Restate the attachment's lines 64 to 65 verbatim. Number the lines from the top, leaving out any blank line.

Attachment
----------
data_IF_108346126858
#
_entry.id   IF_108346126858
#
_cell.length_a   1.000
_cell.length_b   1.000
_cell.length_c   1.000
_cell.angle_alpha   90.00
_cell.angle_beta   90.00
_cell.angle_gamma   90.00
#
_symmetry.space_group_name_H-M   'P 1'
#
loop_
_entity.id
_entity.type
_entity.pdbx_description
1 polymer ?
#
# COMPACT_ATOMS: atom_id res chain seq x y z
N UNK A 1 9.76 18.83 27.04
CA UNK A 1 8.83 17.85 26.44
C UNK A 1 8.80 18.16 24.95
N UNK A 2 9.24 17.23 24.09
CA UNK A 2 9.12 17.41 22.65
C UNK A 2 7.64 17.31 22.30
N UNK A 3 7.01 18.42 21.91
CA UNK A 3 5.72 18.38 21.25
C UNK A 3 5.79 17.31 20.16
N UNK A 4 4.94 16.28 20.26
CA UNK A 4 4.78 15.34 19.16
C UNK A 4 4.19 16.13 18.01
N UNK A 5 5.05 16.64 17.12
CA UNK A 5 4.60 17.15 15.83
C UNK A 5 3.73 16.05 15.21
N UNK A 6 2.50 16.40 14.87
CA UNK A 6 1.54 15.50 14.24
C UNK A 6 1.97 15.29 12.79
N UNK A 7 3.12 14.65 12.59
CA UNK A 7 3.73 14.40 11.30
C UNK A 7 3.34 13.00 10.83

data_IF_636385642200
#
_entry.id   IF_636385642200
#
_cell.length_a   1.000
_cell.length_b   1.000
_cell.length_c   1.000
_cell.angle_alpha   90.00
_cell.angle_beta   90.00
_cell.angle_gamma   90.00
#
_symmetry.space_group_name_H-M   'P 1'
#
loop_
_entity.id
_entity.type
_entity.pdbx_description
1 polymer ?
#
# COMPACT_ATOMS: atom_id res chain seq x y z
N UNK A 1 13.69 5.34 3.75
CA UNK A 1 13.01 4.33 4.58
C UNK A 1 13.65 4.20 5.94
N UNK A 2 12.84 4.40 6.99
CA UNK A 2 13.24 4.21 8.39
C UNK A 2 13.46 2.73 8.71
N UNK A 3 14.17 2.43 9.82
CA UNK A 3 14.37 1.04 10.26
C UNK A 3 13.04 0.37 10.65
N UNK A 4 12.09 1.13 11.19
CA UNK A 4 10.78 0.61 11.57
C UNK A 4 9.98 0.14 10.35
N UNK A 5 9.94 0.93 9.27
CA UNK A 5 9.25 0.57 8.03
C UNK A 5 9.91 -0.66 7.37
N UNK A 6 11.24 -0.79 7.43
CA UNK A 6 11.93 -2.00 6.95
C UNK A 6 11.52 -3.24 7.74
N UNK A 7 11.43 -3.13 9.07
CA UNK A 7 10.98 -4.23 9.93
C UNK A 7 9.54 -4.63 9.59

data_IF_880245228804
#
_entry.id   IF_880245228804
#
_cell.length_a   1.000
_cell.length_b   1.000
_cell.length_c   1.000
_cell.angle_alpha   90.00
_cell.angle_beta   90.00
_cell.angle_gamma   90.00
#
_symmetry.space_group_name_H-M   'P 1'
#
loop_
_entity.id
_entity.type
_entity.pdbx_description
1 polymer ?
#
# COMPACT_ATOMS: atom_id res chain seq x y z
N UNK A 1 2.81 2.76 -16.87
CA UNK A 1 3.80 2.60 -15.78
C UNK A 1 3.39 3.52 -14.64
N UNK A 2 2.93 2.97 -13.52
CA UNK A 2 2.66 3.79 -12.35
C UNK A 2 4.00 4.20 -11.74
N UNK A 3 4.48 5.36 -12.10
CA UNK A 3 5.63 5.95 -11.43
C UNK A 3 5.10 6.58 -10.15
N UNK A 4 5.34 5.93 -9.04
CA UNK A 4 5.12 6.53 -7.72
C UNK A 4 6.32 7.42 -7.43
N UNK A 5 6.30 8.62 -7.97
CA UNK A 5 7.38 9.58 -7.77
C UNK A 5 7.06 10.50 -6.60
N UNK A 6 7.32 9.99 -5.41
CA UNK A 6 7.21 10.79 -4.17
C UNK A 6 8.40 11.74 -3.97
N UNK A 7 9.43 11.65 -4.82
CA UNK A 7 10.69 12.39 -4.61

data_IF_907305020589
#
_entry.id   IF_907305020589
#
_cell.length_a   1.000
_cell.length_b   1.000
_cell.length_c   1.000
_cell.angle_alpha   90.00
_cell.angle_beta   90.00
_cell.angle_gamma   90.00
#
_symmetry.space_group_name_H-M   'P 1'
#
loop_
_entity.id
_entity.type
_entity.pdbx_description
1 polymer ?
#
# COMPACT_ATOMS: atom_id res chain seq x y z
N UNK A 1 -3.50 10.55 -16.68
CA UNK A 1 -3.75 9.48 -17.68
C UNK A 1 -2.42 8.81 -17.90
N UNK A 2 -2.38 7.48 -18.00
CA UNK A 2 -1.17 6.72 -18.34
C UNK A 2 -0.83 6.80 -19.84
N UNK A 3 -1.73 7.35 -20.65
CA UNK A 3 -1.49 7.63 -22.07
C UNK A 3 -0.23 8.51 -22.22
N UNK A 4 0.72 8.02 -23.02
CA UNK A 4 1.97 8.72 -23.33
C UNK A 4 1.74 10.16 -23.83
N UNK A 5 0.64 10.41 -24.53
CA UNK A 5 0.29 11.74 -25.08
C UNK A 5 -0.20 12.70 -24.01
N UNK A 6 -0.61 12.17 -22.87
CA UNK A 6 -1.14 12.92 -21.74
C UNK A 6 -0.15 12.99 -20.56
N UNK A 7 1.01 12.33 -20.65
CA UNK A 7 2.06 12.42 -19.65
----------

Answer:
C UNK A 1 13.65 4.20 5.94
N UNK A 2 12.84 4.40 6.99